Generations of Time

“I am reminded of your sincere faith, a faith that dwelt first in your grandmother Lois and your mother Eunice and now, I m sure, dwells in you as well.”  (2 Timothy 1:5 ESV)

Sadly…88 percent of Christians leave the church before the age of 18.  Unfortunately, I am one of those Christians who left the church before the age of 18.  My ideal Christian family was shattered by a father who fell into sexual sin and selfishness.  There was no parental modeling of authentic Christian discipleship in my home, only abandonment, hypocrisy, and rejection. But to my great fortune, in the midst of sinful darkness and human despair, Christ’s presence endured. 

          My paternal grandmother was an authentic Disciple of Christ.  As a very young child, I accompanied her to church on Sunday mornings.  She felt confidently comfortable enough to occupy a pew only a few feet away from the pulpit. My grandfather was a gentle man of few words; he would sit guarding the outside of the pew, I was safely tucked on the inside, and my grandmother sandwiched between the two of us, was the matriarch of strength and endurance.    As an adult woman and mother, I now realize the great depths of grief and heartbreak my father’s actions and behaviors must have been for her…the pangs of maternal doubt and failure she must have struggled with…  but she faithfully continued to walk according to God’s purpose and stay on mission with Christ.  This obviously included taking her newly fatherless and frightened granddaughter to church faithfully every week.  I fondly recall and delight in remembering the Sunday mornings spent in the wooden pew with her just a few feet from the pulpit.   The church service would start promptly with the congregation standing in unity to sing the doxology, as our pastor would quickly raise himself to join in praise and song,  from a red velvet upholstered gold chair which was fit for a king.

           My grandmother was aged and worn by life, warm and plump, her dresses simple and plain, her Bible tattered and torn, and her arms provided the perfect soft and fluffy pillow for my sleepy head to sneak a nap during the sermon.  My naps would not last long though as I was usually aroused violently from sleep by the screaming sermons of a fire and brimstone pastor, preaching a lot of God’s wrath and a little of God’s grace but I eventually came to know my Prince of Peace in that distant far away church and I committed my life to Him there in my weekly sheltered sanctuary. I was baptized in His living water and in the midst of uncertainty, rejection, and abandonment, Christ accepted me as I was, a young child who was just beginning the long and lonely road of a fallen humanity. And much later in life, as despair and darkness reentered like a dagger, His hand is the only one I thought to reach for when I found myself teetering at the edge of a darkened cliff.  I knew for certain I would find Him there for I found Him there many decades ago in the youthful despair of an abandoned childhood and indeed He was there …patiently waiting to welcome me back home.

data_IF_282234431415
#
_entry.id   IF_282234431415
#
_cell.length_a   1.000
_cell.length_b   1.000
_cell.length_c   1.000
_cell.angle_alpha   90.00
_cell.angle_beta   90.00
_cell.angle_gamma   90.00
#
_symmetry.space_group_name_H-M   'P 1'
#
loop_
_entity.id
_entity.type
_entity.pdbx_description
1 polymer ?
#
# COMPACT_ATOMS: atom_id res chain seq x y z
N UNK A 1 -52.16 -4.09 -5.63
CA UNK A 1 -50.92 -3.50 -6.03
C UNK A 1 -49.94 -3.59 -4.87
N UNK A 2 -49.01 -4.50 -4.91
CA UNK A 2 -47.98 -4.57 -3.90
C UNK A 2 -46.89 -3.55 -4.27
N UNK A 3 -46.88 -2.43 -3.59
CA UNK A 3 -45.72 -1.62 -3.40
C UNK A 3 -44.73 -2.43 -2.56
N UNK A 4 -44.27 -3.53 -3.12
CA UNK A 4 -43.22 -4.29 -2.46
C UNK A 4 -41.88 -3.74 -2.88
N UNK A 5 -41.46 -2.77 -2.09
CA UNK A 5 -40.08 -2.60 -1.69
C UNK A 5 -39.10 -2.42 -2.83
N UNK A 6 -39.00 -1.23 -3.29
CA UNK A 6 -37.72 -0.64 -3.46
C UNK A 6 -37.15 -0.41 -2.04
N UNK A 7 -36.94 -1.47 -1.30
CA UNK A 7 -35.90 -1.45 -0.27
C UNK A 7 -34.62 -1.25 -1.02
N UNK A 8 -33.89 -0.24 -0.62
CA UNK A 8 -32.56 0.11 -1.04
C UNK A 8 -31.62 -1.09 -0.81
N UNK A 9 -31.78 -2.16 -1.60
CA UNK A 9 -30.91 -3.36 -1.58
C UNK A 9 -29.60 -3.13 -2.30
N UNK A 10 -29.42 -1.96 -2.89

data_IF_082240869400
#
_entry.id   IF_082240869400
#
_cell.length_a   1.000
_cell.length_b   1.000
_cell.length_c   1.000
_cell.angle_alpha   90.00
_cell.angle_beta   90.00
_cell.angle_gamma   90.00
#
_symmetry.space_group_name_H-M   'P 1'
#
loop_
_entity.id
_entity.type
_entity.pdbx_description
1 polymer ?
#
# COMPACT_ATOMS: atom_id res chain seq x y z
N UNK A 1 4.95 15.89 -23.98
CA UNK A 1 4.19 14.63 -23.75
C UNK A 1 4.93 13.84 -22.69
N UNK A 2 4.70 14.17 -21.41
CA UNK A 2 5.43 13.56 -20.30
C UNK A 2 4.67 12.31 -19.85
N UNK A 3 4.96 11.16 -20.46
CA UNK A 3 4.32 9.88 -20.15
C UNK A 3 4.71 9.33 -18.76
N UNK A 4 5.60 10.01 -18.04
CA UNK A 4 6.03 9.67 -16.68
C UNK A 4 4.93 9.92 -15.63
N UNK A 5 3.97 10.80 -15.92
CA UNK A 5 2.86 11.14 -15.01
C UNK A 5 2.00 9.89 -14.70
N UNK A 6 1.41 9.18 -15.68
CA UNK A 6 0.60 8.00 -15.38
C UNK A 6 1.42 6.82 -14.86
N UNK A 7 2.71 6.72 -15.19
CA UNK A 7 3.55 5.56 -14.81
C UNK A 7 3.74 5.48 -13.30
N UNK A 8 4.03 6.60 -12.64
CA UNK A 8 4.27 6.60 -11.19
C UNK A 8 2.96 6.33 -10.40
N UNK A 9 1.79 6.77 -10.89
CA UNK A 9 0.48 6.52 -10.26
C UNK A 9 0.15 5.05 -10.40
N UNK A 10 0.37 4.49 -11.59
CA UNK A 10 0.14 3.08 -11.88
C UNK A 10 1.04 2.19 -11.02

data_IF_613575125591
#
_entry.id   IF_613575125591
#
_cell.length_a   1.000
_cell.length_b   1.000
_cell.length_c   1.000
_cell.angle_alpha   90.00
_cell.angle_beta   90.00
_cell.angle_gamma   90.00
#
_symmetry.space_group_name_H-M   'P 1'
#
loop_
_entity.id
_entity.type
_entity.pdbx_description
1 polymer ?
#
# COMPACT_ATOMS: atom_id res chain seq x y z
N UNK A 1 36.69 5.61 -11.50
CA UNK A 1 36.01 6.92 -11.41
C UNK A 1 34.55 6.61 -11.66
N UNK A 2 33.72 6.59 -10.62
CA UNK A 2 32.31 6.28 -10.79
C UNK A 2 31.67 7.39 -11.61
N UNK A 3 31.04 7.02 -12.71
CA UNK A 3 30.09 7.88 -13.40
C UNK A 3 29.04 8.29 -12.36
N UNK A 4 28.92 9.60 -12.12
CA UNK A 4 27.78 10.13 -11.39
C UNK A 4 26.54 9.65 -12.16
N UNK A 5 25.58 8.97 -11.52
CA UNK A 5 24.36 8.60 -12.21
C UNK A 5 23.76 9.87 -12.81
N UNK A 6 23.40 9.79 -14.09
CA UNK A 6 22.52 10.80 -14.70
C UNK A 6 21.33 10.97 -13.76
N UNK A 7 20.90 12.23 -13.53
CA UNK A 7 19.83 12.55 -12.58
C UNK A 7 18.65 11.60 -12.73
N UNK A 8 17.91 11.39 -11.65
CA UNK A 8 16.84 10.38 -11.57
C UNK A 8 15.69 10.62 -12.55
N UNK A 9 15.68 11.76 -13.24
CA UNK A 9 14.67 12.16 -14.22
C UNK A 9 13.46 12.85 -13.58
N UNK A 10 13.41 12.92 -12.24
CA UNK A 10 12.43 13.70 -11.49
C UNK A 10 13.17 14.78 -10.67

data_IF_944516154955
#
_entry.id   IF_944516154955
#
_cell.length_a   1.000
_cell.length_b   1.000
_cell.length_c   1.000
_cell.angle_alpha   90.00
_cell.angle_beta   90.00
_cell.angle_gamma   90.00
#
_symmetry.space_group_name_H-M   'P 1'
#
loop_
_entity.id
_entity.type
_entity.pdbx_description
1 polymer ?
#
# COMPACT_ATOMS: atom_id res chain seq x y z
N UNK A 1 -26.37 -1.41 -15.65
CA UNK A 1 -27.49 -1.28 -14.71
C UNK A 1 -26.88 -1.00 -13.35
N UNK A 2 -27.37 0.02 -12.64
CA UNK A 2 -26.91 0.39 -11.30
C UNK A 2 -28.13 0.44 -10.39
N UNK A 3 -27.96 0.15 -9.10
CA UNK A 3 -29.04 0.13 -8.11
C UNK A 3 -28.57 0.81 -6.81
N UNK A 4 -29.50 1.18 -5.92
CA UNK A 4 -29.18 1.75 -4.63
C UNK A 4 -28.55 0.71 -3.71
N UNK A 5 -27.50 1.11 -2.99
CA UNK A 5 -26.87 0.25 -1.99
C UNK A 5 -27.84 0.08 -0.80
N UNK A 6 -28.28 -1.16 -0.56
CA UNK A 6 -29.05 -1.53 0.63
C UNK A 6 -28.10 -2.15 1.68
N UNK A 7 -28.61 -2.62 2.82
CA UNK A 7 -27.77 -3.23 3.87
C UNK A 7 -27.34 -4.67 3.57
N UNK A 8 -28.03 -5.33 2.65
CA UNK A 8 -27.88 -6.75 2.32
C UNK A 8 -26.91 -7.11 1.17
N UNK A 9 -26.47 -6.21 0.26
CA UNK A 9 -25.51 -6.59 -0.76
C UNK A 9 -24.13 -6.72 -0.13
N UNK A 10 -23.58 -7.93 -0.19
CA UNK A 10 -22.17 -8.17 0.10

“We will not hide them from their children, but tell to the coming generation the glorious deeds of the Lord, and his might, and the wonders that he has done.”(Psalm 78:4 ESV)

My husband and I were blessed with four children… all adults now… two are now happily married with children of their own; two are still living in my home and none of them currently and consistently attend church. They were not raised in church as I was then estranged from the body of Christ.   Last Christmas, my oldest daughter and my beautiful four year old granddaughter accompanied us to a Christmas musical performed at our church.  Sitting there in the wooden pew with my granddaughter planted securely and tightly on her grandmother’s lap, her sleepy head resting on my chest and shoulder, she appeared so excited by the sounds of the various instruments mixing together beautifully and the singing of a harmonious Christmas choir, the angelic sounds of beloved Christmas hymns echoing through the air.   I held her tightly and trembled as I felt myself being transported back in time momentarily to a distant time and in a distant place, and in the painful memory of my broken past where I once laid in the secure and loving embrace of my own grandmother’s arms in my weekly sheltered sanctuary of long ago, this was the blessed and sacred place I initially found my loving Savior waiting.   And in the aching conviction of His Spirit residing now within me, the painful and brutal reality…my own pangs of maternal doubt and failure became known in my present…

“But do not overlook this one fact, beloved, that with the Lord one day is as a thousand years, and a thousand years as one day.” (2 Peter 3:8 ESV)

Two photographs capturing a moment frozen still in time… two photographs eerily similar yet profoundly different.   Two photographs representing over a century and five generations of time…linked by a familial heritage which began thousands of years ago…yet only a few days may have truly come to pass in my Savior’s eternal paradise.  So much has changed, yet so much remains the same.  And Christ endures and remains the same yesterday, today, and forever and never re-defined by the whims of men.  One loved one is now in the joyful everlasting presence of her loving Savior; and one loved one has yet to discover Him … in her fleeting and brief moment of time here on earth.